Business is back (cont.)
Do CEOs get any credit for piloting their companies through a truly miserable stretch? On the contrary: While companies as a class have rebounded in public esteem, CEOs generally have not. "Business still has a lot of power, but CEOs are still under attack, and that's not stopping," observes EMC chief Joseph Tucci. "It's not that business is bad, but CEOs seem greedy and bad."
The uncomfortable reality, in fact, is that while business is out of the doghouse, it wouldn't take much for it to get sent back. Example: Last year's Hewlett-Packard spying mess was ugly for sure, but it's hard to believe that it would have been the subject of congressional hearings in an environment other than this one. Imagine the effect of a few similar cases. Or a few more instances of egregious pay could convince the public that companies are hopelessly corrupt, little more than piggy banks for the few men and women who claw their way to the top.
If companies want to avoid another historic shellacking, they must do more than just learn the lessons of the last war. They must use their painfully regained respectability to meet radically new challenges to their reputations. Adding to the pressure on everyone in business, companies are caught in a new tension that makes respectability harder to maintain. It's the conflict, now stronger than ever, between pleasing shareholders and pleasing other players like governments, pressure groups, and consumers.
Shareholders' demands are more powerful because shareholders have changed. Most shares are now held by institutions - mutual funds, pension funds, foundations - and managed by professional money managers whose only job is to make the portfolio perform. They can't afford to tolerate losers.
From the opposite direction, groups pushing other agendas - mostly related to the environment and labor - have seen an alluring chance to jump on companies in their beaten-down state, and much of business's new respectability has come from its efforts to please those groups and the consumers who support them.
That's not the story line companies like; they prefer to claim they're finding new business opportunities cleaning up the environment, for example. Sometimes it's true. GE's Immelt likes to say that "green is green," which it is for GE's businesses that purify water or produce electricity more efficiently. But it's hard to say that Nike and Levi Strauss are finding new profit opportunities in monitoring labor practices through their global supply chains, as they now feel compelled to do. Sometimes being a do-gooder pays, but sometimes it just keeps a company in the game in a more demanding world.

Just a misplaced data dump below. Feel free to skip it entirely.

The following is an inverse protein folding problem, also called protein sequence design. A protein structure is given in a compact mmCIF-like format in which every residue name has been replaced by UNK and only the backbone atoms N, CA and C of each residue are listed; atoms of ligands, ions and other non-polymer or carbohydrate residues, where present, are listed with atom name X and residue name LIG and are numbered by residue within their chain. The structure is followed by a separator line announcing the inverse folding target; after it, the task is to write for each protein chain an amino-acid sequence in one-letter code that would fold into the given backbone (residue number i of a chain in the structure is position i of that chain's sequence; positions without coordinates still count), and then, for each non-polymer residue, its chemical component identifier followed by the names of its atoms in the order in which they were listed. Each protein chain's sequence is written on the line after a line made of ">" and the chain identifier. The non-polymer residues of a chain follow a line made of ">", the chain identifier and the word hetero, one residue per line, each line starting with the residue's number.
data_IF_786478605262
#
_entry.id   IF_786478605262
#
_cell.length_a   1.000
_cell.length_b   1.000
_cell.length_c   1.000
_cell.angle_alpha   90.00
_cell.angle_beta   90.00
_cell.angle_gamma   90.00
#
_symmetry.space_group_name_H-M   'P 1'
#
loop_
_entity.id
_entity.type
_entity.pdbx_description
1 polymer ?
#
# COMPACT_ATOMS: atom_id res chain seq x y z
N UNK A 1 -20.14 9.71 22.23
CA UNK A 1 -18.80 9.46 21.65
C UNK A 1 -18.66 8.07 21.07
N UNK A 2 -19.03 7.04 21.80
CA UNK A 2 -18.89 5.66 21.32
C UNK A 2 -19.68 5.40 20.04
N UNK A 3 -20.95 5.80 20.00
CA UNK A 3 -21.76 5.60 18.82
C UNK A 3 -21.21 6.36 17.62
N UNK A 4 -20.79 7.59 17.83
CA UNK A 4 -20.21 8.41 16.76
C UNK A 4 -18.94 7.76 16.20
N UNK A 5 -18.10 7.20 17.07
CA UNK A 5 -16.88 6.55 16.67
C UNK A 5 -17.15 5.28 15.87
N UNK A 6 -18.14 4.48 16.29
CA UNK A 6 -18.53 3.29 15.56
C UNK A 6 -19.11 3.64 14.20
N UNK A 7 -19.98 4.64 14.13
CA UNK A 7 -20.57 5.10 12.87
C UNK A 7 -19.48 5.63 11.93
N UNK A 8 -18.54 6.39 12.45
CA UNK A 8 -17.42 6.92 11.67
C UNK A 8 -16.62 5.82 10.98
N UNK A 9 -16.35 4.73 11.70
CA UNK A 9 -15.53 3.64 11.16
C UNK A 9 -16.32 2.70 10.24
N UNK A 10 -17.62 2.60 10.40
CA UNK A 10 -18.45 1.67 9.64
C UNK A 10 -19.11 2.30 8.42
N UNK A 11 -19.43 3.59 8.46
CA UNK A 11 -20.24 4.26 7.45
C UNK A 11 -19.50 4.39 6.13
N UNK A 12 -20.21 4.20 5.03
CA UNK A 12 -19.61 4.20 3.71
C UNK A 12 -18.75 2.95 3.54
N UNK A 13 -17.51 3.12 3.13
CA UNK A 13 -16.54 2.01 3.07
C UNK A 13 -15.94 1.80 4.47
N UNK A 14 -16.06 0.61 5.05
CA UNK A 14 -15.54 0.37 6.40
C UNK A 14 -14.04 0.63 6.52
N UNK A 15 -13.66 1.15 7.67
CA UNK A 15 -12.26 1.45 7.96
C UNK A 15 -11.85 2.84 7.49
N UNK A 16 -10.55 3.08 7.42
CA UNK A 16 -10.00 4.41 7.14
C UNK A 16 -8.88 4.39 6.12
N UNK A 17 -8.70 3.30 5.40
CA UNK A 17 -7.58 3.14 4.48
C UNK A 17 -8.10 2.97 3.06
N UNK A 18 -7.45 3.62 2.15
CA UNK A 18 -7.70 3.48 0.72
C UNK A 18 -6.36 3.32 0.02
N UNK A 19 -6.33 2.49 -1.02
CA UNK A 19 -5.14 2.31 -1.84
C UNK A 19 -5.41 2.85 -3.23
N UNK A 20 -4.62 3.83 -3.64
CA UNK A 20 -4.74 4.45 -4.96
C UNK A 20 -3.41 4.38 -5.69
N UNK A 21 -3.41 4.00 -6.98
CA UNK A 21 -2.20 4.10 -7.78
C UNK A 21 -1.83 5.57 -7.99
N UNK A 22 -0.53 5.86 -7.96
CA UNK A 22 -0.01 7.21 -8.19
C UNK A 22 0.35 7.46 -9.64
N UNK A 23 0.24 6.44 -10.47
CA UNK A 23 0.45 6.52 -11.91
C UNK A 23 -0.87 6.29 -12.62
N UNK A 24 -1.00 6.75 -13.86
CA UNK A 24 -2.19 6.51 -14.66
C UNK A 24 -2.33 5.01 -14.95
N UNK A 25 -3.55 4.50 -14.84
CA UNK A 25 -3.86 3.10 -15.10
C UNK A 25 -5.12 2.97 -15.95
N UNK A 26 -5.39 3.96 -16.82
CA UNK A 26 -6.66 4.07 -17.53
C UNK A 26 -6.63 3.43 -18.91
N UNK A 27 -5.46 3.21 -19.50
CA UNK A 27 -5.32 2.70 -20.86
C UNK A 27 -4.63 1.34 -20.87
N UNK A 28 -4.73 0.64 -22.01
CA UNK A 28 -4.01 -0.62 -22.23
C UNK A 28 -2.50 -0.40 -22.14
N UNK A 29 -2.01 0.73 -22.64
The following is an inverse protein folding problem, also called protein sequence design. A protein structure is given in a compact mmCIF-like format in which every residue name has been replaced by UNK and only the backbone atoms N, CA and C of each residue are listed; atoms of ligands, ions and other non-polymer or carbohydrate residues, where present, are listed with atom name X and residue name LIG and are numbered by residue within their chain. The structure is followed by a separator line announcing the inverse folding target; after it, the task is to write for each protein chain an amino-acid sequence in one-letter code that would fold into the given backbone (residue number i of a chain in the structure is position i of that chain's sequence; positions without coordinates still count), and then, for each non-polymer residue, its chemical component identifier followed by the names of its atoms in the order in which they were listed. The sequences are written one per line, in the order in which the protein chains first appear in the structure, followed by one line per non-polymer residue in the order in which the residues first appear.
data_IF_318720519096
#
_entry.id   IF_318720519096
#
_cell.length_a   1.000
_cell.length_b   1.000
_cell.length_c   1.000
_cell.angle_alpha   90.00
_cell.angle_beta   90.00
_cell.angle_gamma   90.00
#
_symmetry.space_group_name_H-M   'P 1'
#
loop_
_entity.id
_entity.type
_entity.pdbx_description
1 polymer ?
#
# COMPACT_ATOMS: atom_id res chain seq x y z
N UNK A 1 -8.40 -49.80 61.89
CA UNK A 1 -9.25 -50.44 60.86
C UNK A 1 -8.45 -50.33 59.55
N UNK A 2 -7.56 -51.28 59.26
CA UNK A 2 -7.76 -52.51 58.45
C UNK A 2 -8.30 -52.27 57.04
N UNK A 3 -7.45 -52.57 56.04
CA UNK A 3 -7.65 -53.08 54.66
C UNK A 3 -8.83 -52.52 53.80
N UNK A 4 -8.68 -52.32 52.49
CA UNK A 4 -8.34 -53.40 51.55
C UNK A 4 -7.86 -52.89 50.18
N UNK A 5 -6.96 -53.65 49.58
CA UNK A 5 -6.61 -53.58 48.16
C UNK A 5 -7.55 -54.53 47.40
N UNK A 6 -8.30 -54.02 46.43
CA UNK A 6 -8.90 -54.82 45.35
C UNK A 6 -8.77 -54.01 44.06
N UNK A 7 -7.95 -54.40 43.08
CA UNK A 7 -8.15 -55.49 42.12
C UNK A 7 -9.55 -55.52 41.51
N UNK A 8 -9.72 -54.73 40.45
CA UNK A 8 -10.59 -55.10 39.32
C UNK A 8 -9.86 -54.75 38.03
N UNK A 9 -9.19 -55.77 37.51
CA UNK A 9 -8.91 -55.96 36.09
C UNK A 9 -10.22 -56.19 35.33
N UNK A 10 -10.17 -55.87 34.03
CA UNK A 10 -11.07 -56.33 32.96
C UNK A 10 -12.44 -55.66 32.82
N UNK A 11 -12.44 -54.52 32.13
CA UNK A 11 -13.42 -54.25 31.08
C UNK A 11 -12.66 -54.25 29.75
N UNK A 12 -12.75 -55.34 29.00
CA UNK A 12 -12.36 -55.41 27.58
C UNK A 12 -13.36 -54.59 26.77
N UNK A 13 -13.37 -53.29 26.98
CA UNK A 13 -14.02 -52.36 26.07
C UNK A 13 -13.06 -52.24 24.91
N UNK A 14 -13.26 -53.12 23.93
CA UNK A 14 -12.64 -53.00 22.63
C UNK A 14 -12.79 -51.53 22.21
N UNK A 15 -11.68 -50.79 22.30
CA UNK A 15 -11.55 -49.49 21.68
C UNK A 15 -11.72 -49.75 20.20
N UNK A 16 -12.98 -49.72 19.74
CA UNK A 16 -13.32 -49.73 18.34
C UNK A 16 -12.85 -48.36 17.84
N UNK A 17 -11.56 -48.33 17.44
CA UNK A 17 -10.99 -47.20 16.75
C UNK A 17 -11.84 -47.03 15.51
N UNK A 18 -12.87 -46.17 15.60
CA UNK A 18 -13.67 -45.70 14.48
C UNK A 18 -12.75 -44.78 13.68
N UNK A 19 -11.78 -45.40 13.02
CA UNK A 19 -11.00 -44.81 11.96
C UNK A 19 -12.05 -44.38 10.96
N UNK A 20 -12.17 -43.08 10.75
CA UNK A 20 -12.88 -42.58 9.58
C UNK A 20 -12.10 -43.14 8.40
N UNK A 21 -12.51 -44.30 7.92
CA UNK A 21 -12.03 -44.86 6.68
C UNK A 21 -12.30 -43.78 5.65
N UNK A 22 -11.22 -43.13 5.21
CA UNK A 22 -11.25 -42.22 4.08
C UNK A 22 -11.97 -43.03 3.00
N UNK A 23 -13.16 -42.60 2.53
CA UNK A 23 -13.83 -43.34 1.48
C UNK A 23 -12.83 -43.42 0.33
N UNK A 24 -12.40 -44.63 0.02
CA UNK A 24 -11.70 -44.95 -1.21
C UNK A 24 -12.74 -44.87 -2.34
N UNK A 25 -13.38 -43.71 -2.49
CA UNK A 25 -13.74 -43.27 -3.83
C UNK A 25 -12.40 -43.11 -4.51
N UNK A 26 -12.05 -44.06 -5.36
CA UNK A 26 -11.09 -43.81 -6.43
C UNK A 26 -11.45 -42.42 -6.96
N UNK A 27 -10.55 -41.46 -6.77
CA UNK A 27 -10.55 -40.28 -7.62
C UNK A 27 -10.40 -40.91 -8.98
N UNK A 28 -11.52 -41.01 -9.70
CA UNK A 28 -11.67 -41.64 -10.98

Employee and retiree health care will be another minefield for companies. Cutbacks in benefits are the overwhelming trend, and it won't reverse. As America ages, people may find it easier to lash out at companies, which are visibly cutting benefits, than at government for failing to add benefits as fast as they'd like.
And then there's the volatility of the stock market. As companies cut pensions as well as medical benefits, Americans are more reliant than ever on their 401(k)s, mutual funds, and other investments. Yet those investments are way too skimpy on average. So a prolonged slide in the market would hurt millions of people in a big way, and the experience of last time says they'd blame business.
No one knows how trouble will unfold next time. But we know for sure that eventually something will spin fortune's wheel, and business will be in a rough spot. Some believe CEOs will get another case of hubris. Or maybe we'll have a new rash of corporate crime. Business historians say scandals occur on roughly a 15-year cycle. That's apparently how long it takes for businesspeople to forget the pictures of managers in manacles and orange jumpsuits. So brace yourself around 2016.
But that's some way off, and what worries companies right now is definitely sufficient unto the day. Business is back, but in a new way in a new world. It isn't glamorous the way it was. It isn't America's hero. The public regards it skeptically but is again willing to listen. American business collectively has been to hell and back, and as usual that journey has probably done some good.
During the tech bubble, companies were seen as wealth factories. Then they were dens of iniquity. Now, with luck, if they achieve what they're trying, they will be neither--they'll be responsible citizens earning an honest buck for long-suffering shareholders. And who, inside or outside business, would object to that?
From the May 14, 2007 issue